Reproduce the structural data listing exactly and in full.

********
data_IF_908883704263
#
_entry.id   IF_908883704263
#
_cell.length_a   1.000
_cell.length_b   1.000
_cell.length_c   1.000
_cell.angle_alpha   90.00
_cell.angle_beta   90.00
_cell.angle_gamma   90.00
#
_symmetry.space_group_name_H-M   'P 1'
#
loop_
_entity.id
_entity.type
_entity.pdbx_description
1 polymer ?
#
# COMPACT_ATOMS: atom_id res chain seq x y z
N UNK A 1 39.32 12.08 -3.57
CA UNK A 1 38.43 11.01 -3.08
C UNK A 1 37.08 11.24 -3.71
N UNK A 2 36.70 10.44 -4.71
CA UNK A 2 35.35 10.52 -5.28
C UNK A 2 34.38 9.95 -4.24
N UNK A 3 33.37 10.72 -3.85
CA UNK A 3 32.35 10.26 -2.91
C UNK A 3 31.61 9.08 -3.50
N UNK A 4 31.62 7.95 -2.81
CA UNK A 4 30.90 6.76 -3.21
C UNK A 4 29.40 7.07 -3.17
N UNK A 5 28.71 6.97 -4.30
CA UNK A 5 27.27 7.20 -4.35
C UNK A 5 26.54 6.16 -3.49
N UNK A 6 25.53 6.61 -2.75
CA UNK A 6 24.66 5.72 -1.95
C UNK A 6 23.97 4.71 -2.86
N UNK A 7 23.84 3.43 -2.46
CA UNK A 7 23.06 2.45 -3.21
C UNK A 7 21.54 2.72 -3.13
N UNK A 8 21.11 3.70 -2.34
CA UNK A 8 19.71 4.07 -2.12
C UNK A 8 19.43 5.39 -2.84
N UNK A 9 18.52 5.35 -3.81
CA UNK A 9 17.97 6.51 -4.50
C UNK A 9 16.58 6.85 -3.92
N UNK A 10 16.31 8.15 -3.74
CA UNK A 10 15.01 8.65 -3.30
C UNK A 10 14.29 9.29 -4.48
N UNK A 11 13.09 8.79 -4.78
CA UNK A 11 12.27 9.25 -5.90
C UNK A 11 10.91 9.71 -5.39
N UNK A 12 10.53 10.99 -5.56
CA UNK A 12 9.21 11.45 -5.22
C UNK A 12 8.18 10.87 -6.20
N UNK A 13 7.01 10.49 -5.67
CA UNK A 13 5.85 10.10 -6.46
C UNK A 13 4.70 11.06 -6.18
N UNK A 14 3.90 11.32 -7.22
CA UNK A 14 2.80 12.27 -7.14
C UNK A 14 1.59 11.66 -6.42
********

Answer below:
data_IF_908883704263
#
_entry.id   IF_908883704263
#
_cell.length_a   1.000
_cell.length_b   1.000
_cell.length_c   1.000
_cell.angle_alpha   90.00
_cell.angle_beta   90.00
_cell.angle_gamma   90.00
#
_symmetry.space_group_name_H-M   'P 1'
#
loop_
_entity.id
_entity.type
_entity.pdbx_description
1 polymer ?
#
# COMPACT_ATOMS: atom_id res chain seq x y z
N UNK A 1 39.32 12.08 -3.57
CA UNK A 1 38.43 11.01 -3.08
C UNK A 1 37.08 11.24 -3.71
N UNK A 2 36.70 10.44 -4.71
CA UNK A 2 35.35 10.52 -5.28
C UNK A 2 34.38 9.95 -4.24
N UNK A 3 33.37 10.72 -3.85
CA UNK A 3 32.35 10.26 -2.91
C UNK A 3 31.61 9.08 -3.50
N UNK A 4 31.62 7.95 -2.81
CA UNK A 4 30.90 6.76 -3.21
C UNK A 4 29.40 7.07 -3.17
N UNK A 5 28.71 6.97 -4.30
CA UNK A 5 27.27 7.20 -4.35
C UNK A 5 26.54 6.16 -3.49
N UNK A 6 25.53 6.61 -2.75
CA UNK A 6 24.66 5.72 -1.95
C UNK A 6 23.97 4.71 -2.86
N UNK A 7 23.84 3.43 -2.46
CA UNK A 7 23.06 2.45 -3.21
C UNK A 7 21.54 2.72 -3.13
N UNK A 8 21.11 3.70 -2.34
CA UNK A 8 19.71 4.07 -2.12
C UNK A 8 19.43 5.39 -2.84
N UNK A 9 18.52 5.35 -3.81
CA UNK A 9 17.97 6.51 -4.50
C UNK A 9 16.58 6.85 -3.92
N UNK A 10 16.31 8.15 -3.74
CA UNK A 10 15.01 8.65 -3.30
C UNK A 10 14.29 9.29 -4.48
N UNK A 11 13.09 8.79 -4.78
CA UNK A 11 12.27 9.25 -5.90
C UNK A 11 10.91 9.71 -5.39
N UNK A 12 10.53 10.99 -5.56
CA UNK A 12 9.21 11.45 -5.22
C UNK A 12 8.18 10.87 -6.20
N UNK A 13 7.01 10.49 -5.67
CA UNK A 13 5.85 10.10 -6.46
C UNK A 13 4.70 11.06 -6.18
N UNK A 14 3.90 11.32 -7.22
CA UNK A 14 2.80 12.27 -7.14
C UNK A 14 1.59 11.66 -6.42